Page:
Hunter on Verge of Collapse Activates PLB
Posted on March 6, 2023 by Tom
I am a new hunter, and was invited to a goat hunt on a property by an experienced hunter and we were accompanied by a friend of his. Personally, I didn’t know where the hunt was going to be until I met up with the other hunter. I soon found out it was on a 1000 meter mountain of tough terrain! That certainly wasn’t what I was expecting! To make matters worse, I didn’t realize that we would be hunting all day without going back to camp (I had thought we would be going back to camp at lunch like on my previous hunt), so I only took a few snacks and a few litres of water. I didn’t realize at the time, but this was a massive mistake!
We set off around 8.30 in the morning. At the start, it was steep with loose, red earth and rocks. I immediately struggled and started slipping and falling as I climbed, but kept at it. I soon fell behind the others.
After about half hour – hour of climbing, the experienced hunter could see I was struggling and asked me if I wanted to go back and that this was only about 10% of what was to come. Looking back, I thought he meant in terms of height but he obviously meant in terms of difficulty. I declined and said I was just acclimatizing. I didn’t want them to think I was weak and unfit, and wanted to experience the hunt. Looking back, that was a big mistake, and I should have swallowed my pride and turned back when I saw it was tougher terrain than I thought. I thought if it gets worse, we will probably head back to camp for lunch and then I can stay behind.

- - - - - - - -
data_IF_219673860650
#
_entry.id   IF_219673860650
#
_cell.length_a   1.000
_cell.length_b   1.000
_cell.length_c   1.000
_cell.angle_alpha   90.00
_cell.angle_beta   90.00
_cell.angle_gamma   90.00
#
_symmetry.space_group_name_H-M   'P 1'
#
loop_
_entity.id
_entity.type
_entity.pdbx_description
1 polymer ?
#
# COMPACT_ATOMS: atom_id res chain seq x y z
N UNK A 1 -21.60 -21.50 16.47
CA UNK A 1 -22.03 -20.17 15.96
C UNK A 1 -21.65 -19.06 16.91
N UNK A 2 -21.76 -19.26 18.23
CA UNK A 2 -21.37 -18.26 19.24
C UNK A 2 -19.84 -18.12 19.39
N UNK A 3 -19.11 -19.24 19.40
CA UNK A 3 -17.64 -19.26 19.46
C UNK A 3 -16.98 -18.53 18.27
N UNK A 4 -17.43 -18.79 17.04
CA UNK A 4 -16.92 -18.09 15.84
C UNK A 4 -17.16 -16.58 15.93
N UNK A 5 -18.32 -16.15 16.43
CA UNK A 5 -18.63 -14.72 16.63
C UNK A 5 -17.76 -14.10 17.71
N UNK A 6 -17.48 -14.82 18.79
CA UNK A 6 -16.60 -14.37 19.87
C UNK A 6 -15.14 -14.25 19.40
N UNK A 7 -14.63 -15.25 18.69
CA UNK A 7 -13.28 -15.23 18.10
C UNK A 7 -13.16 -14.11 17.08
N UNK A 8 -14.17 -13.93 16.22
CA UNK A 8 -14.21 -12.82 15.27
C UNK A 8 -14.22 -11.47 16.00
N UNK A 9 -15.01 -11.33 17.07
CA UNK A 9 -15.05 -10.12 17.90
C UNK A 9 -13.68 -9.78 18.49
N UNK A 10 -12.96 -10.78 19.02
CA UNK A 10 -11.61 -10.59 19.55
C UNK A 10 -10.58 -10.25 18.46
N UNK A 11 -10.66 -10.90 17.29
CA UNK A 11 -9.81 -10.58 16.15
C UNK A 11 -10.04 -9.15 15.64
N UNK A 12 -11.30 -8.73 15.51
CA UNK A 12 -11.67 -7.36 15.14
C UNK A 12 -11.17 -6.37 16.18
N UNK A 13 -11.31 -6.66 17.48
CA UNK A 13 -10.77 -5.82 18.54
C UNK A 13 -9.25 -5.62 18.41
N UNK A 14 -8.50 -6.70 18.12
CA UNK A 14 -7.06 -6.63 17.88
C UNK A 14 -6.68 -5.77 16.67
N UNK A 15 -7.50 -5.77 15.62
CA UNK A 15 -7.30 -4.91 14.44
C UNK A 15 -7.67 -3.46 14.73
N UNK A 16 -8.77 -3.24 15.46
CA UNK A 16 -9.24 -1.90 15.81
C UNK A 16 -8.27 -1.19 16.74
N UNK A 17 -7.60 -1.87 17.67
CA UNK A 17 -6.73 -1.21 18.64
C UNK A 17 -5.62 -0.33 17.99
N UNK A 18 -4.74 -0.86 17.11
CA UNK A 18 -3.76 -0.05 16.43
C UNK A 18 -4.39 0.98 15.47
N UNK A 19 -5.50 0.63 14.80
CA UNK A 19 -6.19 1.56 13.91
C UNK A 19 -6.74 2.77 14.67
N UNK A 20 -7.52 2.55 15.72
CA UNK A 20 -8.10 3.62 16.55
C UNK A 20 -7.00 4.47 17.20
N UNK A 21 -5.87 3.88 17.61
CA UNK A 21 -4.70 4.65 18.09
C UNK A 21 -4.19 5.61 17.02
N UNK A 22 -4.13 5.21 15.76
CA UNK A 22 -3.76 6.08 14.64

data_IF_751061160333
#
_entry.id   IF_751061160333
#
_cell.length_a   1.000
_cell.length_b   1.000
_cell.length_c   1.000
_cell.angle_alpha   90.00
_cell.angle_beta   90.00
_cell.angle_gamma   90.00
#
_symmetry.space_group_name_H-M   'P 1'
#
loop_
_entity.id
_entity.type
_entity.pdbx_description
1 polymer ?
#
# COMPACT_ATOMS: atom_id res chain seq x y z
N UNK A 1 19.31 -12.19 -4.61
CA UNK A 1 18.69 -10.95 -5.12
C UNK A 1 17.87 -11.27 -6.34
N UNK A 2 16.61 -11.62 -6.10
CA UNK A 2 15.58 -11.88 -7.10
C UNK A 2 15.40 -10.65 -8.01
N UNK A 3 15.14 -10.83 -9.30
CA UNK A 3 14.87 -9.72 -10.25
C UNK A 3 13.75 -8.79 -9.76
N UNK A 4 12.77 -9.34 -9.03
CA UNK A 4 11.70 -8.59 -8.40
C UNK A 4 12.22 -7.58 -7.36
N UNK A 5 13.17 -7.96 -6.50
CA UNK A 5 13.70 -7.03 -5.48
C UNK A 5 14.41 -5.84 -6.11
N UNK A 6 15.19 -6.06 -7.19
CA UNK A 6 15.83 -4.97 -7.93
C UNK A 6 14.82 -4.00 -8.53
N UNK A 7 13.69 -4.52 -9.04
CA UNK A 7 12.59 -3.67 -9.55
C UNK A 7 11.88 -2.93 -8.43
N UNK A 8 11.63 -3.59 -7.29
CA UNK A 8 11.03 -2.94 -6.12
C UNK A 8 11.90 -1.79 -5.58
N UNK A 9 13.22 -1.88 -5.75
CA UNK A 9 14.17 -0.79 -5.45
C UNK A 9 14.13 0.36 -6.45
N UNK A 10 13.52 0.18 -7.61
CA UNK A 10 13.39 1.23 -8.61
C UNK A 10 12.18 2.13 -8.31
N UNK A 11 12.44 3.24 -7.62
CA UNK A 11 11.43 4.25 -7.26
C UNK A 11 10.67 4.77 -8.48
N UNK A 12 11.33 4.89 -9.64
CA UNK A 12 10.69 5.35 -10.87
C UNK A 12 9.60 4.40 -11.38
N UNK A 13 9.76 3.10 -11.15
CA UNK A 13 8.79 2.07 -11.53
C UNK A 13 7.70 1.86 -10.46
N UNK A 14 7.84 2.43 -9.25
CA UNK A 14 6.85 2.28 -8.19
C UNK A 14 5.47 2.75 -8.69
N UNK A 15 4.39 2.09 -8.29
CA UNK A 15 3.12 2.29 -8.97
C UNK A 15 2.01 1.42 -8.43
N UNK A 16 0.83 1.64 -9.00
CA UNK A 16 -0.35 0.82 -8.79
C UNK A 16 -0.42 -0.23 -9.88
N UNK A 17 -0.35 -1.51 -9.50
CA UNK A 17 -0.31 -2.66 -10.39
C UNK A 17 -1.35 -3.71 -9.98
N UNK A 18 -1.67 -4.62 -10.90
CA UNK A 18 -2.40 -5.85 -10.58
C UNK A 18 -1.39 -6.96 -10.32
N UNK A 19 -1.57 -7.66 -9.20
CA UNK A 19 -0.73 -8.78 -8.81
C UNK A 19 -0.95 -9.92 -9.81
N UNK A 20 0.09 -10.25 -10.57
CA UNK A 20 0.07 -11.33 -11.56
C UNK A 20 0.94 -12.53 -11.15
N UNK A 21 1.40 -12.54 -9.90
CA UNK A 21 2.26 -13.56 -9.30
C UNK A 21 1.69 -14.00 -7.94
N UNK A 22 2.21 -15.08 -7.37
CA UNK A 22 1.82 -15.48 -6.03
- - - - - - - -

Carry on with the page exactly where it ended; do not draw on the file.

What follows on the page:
The terrain slowly got worse. It changed into thick brush. After about another hour or two, I said to the experienced hunter that I was struggling and just slowing them down and that I should just go back and they should continue. He said I couldn’t go back as he couldn’t shoot an animal if he didn’t know where I was on the mountain. I should have just gone back. At this stage, I thought there’s no turning back so I just have to keep pushing forward as going back wasn’t an option.
I had gone through about half my water at this stage.
We stopped around 1.30 to glass, and again around 2:30-3:30. At this stage, I was pretty stuffed but there was no going back. We were up pretty much the top of the mountain. We were pretty close to the border with the nature reserve. There was a group of goats that the others had located close to or in the nature reserve. They were waiting for them to move closer to the property where they could be shot. We went back and forth a couple spots waiting. The others could see I struggled majorly and kept getting lost and they had to go looking for me a few times.
At 6PM, the experienced hunter decided to shoot two goats he said were in the border of the property. He took the shot. The others tried to recover them. He told me to stay there because it was “pretty dicey” and he knew it would be hard for me. I stayed there. They came back and they told me they were unable to recover it. It must have been about 6.30 now. There was discussions about how to continue. It was decided that we would take an easy way for me because I had been struggling and we had only two hours of light to get off the mountain.